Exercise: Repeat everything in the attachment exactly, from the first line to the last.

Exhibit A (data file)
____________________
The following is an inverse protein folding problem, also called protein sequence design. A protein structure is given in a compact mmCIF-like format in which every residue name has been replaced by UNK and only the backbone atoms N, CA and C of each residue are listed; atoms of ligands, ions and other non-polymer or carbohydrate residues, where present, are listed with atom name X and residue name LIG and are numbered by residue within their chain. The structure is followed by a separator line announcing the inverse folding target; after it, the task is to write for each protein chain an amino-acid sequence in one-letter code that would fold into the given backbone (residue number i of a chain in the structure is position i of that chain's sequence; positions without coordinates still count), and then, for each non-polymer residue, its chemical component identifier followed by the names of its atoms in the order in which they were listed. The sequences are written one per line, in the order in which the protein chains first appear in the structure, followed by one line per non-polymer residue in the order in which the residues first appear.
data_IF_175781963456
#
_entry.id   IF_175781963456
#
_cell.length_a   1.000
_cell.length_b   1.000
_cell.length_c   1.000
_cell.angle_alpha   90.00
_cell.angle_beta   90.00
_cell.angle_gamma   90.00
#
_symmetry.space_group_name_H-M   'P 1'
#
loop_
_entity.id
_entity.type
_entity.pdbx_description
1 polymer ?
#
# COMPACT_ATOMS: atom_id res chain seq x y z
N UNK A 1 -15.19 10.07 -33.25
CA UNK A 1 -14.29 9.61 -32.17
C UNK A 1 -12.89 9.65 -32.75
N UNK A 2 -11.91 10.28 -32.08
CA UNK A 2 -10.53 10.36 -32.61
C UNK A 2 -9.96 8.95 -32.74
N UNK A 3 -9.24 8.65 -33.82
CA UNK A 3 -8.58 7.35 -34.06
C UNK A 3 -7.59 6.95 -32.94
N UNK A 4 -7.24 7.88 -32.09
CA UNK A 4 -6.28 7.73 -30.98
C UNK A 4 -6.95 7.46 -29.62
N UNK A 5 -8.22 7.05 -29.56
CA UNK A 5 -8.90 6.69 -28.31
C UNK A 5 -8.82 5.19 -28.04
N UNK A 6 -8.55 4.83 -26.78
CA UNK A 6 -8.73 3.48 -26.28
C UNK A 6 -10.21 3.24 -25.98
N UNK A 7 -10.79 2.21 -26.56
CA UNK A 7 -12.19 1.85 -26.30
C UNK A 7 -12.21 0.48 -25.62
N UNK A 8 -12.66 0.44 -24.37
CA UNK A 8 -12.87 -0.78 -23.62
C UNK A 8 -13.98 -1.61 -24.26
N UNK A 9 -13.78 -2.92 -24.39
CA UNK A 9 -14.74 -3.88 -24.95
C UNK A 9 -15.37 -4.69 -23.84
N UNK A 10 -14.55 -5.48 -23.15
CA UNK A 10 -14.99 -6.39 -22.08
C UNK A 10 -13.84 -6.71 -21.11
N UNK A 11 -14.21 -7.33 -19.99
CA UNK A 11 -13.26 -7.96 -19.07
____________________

The following is an inverse protein folding problem, also called protein sequence design. A protein structure is given in a compact mmCIF-like format in which every residue name has been replaced by UNK and only the backbone atoms N, CA and C of each residue are listed; atoms of ligands, ions and other non-polymer or carbohydrate residues, where present, are listed with atom name X and residue name LIG and are numbered by residue within their chain. The structure is followed by a separator line announcing the inverse folding target; after it, the task is to write for each protein chain an amino-acid sequence in one-letter code that would fold into the given backbone (residue number i of a chain in the structure is position i of that chain's sequence; positions without coordinates still count), and then, for each non-polymer residue, its chemical component identifier followed by the names of its atoms in the order in which they were listed. The sequences are written one per line, in the order in which the protein chains first appear in the structure, followed by one line per non-polymer residue in the order in which the residues first appear.
data_IF_175781963456
#
_entry.id   IF_175781963456
#
_cell.length_a   1.000
_cell.length_b   1.000
_cell.length_c   1.000
_cell.angle_alpha   90.00
_cell.angle_beta   90.00
_cell.angle_gamma   90.00
#
_symmetry.space_group_name_H-M   'P 1'
#
loop_
_entity.id
_entity.type
_entity.pdbx_description
1 polymer ?
#
# COMPACT_ATOMS: atom_id res chain seq x y z
N UNK A 1 -15.19 10.07 -33.25
CA UNK A 1 -14.29 9.61 -32.17
C UNK A 1 -12.89 9.65 -32.75
N UNK A 2 -11.91 10.28 -32.08
CA UNK A 2 -10.53 10.36 -32.61
C UNK A 2 -9.96 8.95 -32.74
N UNK A 3 -9.24 8.65 -33.82
CA UNK A 3 -8.58 7.35 -34.06
C UNK A 3 -7.59 6.95 -32.94
N UNK A 4 -7.24 7.88 -32.09
CA UNK A 4 -6.28 7.73 -30.98
C UNK A 4 -6.95 7.46 -29.62
N UNK A 5 -8.22 7.05 -29.56
CA UNK A 5 -8.90 6.69 -28.31
C UNK A 5 -8.82 5.19 -28.04
N UNK A 6 -8.55 4.83 -26.78
CA UNK A 6 -8.73 3.48 -26.28
C UNK A 6 -10.21 3.24 -25.98
N UNK A 7 -10.79 2.21 -26.56
CA UNK A 7 -12.19 1.85 -26.30
C UNK A 7 -12.21 0.48 -25.62
N UNK A 8 -12.66 0.44 -24.37
CA UNK A 8 -12.87 -0.78 -23.62
C UNK A 8 -13.98 -1.61 -24.26
N UNK A 9 -13.78 -2.92 -24.39
CA UNK A 9 -14.74 -3.88 -24.95
C UNK A 9 -15.37 -4.69 -23.84
N UNK A 10 -14.55 -5.48 -23.15
CA UNK A 10 -14.99 -6.39 -22.08
C UNK A 10 -13.84 -6.71 -21.11
N UNK A 11 -14.21 -7.33 -19.99
CA UNK A 11 -13.26 -7.96 -19.07